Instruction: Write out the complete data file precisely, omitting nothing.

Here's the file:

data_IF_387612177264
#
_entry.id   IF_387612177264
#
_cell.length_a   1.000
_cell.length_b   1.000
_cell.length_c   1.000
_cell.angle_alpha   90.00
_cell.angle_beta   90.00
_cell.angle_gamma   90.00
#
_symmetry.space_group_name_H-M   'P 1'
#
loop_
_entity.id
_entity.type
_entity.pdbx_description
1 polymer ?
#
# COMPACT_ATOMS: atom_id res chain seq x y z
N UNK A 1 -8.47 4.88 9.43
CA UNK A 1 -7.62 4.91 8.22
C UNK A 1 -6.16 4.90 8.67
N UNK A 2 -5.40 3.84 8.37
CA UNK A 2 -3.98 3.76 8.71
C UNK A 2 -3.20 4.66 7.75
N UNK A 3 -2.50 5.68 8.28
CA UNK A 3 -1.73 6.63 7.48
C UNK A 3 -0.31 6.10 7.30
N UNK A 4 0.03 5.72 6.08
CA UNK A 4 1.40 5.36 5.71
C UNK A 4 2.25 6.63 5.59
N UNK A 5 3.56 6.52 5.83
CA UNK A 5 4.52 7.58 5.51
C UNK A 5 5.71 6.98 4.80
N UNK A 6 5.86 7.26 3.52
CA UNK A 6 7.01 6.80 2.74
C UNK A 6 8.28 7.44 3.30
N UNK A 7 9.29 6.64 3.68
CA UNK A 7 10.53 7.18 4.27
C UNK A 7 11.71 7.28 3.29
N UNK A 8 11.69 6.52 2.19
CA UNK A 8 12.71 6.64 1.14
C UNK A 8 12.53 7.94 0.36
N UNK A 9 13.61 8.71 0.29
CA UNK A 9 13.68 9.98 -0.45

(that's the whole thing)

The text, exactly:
data_IF_387612177264
#
_entry.id   IF_387612177264
#
_cell.length_a   1.000
_cell.length_b   1.000
_cell.length_c   1.000
_cell.angle_alpha   90.00
_cell.angle_beta   90.00
_cell.angle_gamma   90.00
#
_symmetry.space_group_name_H-M   'P 1'
#
loop_
_entity.id
_entity.type
_entity.pdbx_description
1 polymer ?
#
# COMPACT_ATOMS: atom_id res chain seq x y z
N UNK A 1 -8.47 4.88 9.43
CA UNK A 1 -7.62 4.91 8.22
C UNK A 1 -6.16 4.90 8.67
N UNK A 2 -5.40 3.84 8.37
CA UNK A 2 -3.98 3.76 8.71
C UNK A 2 -3.20 4.66 7.75
N UNK A 3 -2.50 5.68 8.28
CA UNK A 3 -1.73 6.63 7.48
C UNK A 3 -0.31 6.10 7.30
N UNK A 4 0.03 5.72 6.08
CA UNK A 4 1.40 5.36 5.71
C UNK A 4 2.25 6.63 5.59
N UNK A 5 3.56 6.52 5.83
CA UNK A 5 4.52 7.58 5.51
C UNK A 5 5.71 6.98 4.80
N UNK A 6 5.86 7.26 3.52
CA UNK A 6 7.01 6.80 2.74
C UNK A 6 8.28 7.44 3.30
N UNK A 7 9.29 6.64 3.68
CA UNK A 7 10.53 7.18 4.27
C UNK A 7 11.71 7.28 3.29
N UNK A 8 11.69 6.52 2.19
CA UNK A 8 12.71 6.64 1.14
C UNK A 8 12.53 7.94 0.36
N UNK A 9 13.61 8.71 0.29
CA UNK A 9 13.68 9.98 -0.45